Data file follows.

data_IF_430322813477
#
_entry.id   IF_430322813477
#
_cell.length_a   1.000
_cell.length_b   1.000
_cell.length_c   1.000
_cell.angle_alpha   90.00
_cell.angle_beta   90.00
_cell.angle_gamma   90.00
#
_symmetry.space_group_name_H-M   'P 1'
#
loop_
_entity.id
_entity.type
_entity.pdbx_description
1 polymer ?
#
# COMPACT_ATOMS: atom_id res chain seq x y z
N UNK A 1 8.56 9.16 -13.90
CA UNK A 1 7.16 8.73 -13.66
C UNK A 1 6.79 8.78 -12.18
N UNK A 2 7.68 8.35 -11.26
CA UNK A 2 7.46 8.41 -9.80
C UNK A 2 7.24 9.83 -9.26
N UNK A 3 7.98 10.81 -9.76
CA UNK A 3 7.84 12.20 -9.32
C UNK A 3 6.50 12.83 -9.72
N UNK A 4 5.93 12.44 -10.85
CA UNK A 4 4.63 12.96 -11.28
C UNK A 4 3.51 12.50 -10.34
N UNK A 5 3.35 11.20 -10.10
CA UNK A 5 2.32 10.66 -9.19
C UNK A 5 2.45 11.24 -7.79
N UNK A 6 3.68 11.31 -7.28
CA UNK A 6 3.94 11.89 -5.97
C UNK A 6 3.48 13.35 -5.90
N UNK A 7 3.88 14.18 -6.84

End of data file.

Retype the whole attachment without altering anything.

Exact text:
data_IF_430322813477
#
_entry.id   IF_430322813477
#
_cell.length_a   1.000
_cell.length_b   1.000
_cell.length_c   1.000
_cell.angle_alpha   90.00
_cell.angle_beta   90.00
_cell.angle_gamma   90.00
#
_symmetry.space_group_name_H-M   'P 1'
#
loop_
_entity.id
_entity.type
_entity.pdbx_description
1 polymer ?
#
# COMPACT_ATOMS: atom_id res chain seq x y z
N UNK A 1 8.56 9.16 -13.90
CA UNK A 1 7.16 8.73 -13.66
C UNK A 1 6.79 8.78 -12.18
N UNK A 2 7.68 8.35 -11.26
CA UNK A 2 7.46 8.41 -9.80
C UNK A 2 7.24 9.83 -9.26
N UNK A 3 7.98 10.81 -9.76
CA UNK A 3 7.84 12.20 -9.32
C UNK A 3 6.50 12.83 -9.72
N UNK A 4 5.93 12.44 -10.85
CA UNK A 4 4.63 12.96 -11.28
C UNK A 4 3.51 12.50 -10.34
N UNK A 5 3.35 11.20 -10.10
CA UNK A 5 2.32 10.66 -9.19
C UNK A 5 2.45 11.24 -7.79
N UNK A 6 3.68 11.31 -7.28
CA UNK A 6 3.94 11.89 -5.97
C UNK A 6 3.48 13.35 -5.90
N UNK A 7 3.88 14.18 -6.84